To my relief, he has turned away once more and cannot witness my mortification. Not for the first time since we’ve been traveling together, I wonder if I should confess my feelings for Strife, and his for me, to Death. My mind has lingered on it, on him, whenever we weren’t busy going about our tasks, ever since Death brought me back from the brink of the Abyss. He called my soul stubborn, but it hadn’t been obstinance that kept me tethered to life, despite my failure. It had been fear that I would never see Strife again. That he might never know the depth of my devotion, which I foolishly kept hidden so it wouldn’t burden or frighten him. I wish him to know! I wish the world to know!
Yet here I cower behind Death’s back, too embarrassed to speak up.
“I was too hard on him,” Death mutters, almost too quiet to hear. “And on you. It seems the five hundred years of solitude did little to bolster my patience.”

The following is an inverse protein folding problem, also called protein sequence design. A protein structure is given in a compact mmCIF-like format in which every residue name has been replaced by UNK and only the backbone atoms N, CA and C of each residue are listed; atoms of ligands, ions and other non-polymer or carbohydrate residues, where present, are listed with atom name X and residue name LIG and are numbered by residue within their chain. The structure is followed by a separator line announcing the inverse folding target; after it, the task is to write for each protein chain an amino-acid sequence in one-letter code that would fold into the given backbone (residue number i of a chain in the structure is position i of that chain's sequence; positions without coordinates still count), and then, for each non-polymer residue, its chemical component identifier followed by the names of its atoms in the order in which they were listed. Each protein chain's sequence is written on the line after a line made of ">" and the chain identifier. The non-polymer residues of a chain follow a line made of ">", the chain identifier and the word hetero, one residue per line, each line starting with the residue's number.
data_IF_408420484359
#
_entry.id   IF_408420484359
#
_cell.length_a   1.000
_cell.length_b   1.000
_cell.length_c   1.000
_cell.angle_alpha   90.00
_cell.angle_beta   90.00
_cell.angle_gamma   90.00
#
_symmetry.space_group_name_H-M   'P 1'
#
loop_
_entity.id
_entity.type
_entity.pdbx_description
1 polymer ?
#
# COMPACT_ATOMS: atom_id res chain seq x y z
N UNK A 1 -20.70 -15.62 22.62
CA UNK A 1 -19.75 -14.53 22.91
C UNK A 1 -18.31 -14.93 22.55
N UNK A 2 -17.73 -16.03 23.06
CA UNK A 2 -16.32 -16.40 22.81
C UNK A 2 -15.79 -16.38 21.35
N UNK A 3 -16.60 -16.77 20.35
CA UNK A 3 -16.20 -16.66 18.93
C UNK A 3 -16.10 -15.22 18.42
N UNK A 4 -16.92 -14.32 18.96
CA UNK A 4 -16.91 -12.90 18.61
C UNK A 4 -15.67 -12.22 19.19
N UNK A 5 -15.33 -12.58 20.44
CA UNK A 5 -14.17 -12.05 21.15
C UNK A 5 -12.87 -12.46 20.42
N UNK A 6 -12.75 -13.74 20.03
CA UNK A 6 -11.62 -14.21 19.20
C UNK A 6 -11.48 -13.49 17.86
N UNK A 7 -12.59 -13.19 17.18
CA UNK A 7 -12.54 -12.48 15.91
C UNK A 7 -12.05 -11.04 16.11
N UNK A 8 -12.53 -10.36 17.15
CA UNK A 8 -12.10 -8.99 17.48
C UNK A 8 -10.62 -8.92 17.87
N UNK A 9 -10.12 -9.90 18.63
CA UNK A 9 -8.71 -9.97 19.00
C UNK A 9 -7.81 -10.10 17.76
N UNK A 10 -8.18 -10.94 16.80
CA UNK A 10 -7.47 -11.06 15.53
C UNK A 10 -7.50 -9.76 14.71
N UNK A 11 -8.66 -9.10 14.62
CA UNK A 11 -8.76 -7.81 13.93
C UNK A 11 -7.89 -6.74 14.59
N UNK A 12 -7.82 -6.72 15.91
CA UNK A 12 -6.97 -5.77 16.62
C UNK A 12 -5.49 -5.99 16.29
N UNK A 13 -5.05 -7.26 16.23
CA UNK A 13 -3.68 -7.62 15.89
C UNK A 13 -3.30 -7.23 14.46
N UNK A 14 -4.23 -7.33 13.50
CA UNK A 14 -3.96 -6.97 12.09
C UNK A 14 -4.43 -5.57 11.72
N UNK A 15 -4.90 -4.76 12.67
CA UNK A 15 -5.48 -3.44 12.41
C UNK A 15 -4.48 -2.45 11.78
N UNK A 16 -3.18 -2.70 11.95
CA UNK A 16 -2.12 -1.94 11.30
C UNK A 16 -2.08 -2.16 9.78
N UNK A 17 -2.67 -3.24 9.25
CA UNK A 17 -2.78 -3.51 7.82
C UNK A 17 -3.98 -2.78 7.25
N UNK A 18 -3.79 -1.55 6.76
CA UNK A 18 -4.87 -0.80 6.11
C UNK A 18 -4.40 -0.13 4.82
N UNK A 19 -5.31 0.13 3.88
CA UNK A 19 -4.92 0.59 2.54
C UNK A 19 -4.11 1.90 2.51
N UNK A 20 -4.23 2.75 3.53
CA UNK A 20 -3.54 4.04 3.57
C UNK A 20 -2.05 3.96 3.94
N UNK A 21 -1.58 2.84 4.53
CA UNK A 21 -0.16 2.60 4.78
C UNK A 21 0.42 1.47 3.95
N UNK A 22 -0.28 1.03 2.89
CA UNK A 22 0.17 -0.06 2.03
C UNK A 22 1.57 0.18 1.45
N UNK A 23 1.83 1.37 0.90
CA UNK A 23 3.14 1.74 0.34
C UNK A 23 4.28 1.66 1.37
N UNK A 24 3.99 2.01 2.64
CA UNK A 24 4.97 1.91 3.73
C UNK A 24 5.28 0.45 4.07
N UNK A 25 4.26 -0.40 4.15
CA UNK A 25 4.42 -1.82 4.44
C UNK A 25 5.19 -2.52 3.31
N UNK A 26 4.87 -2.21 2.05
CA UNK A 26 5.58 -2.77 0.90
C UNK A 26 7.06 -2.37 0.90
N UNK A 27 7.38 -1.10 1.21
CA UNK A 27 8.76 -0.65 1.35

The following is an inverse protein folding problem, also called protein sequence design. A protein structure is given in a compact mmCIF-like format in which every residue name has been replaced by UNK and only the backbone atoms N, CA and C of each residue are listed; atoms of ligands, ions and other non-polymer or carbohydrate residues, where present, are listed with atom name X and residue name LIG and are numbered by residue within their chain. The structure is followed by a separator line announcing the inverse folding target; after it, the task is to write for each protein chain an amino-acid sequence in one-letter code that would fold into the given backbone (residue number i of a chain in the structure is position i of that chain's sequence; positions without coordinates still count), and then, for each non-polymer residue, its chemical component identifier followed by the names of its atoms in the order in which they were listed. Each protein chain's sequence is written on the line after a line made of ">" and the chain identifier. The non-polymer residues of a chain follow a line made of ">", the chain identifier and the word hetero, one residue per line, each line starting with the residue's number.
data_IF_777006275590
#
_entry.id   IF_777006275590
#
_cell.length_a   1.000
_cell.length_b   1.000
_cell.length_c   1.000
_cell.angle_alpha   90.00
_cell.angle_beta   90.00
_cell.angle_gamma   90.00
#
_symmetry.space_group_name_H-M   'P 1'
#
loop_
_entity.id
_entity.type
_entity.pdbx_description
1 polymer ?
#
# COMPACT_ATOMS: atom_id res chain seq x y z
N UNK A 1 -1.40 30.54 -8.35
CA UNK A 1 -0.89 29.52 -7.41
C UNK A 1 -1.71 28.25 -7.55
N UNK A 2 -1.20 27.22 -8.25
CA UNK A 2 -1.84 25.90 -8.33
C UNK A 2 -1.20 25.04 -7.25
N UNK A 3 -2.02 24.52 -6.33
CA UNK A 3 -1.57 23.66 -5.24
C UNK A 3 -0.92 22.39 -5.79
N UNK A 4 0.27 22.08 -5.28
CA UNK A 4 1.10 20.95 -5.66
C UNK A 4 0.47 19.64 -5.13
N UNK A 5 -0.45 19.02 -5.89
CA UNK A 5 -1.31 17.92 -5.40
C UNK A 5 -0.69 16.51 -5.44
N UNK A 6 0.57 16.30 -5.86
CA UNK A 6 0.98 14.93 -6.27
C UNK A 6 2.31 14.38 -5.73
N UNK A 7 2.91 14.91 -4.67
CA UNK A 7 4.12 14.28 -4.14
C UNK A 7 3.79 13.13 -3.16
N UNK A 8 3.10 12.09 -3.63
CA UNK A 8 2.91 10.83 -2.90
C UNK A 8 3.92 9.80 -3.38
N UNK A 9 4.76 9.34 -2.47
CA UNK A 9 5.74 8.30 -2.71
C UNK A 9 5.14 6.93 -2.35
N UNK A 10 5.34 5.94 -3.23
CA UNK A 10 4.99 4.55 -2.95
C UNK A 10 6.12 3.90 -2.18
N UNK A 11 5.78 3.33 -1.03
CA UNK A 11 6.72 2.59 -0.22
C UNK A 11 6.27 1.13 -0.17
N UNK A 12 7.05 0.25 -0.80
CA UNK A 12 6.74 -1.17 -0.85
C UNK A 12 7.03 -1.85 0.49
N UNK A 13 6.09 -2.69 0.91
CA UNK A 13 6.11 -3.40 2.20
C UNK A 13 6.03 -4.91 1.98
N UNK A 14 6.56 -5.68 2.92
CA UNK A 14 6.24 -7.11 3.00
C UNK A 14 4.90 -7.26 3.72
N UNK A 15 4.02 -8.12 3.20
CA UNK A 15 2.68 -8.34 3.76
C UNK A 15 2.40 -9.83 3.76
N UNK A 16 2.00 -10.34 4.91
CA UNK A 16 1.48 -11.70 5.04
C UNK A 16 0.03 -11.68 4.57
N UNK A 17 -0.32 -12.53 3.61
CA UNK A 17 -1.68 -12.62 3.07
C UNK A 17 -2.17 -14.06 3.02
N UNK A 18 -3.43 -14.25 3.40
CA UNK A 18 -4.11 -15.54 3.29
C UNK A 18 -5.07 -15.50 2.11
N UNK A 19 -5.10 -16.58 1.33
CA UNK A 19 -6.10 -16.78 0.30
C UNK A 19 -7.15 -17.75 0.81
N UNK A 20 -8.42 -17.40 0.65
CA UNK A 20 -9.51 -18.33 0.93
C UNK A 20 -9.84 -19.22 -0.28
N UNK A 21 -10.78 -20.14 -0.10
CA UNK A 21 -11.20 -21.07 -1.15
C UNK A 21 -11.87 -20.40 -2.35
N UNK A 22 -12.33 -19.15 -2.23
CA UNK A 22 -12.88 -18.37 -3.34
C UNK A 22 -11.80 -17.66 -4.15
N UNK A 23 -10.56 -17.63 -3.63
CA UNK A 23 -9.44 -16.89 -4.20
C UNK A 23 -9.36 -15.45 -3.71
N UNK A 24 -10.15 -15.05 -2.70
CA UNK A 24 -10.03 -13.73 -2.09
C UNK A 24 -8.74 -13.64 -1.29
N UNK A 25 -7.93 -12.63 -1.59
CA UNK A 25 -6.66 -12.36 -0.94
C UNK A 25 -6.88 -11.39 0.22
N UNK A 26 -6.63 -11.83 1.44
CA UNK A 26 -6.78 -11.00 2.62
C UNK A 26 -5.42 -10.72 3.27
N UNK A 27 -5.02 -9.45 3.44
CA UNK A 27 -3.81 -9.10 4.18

“He should not have drawn his weapons if he wasn’t ready to use them,” I reply in an equally quiet mumble. Speaking of Strife feels odd and I hurry to change the subject. “I, at least, was ready to use mine.”
But Death will not be steered from his course. “He has grown fond of leadership and resents me for displacing him.”
“He is no more fond of giving orders than you are, brother. But even less, of taking them.”
Death turns about on his rear and reseats himself facing me. “What of you, War?”
“What of me?”
“Do you not wish to lead?”
I hum. I’ve thought about it often enough, but never reached a satisfying answer. “If this honor was bestowed on me, I would accept it, and perform it to the best of my ability. But I do not envy you for it, nor have I envied Strife.”
His eyes smile. “You’ve grown. This is not the answer you’d have given when we met.”
“Thankfully, no one asked.”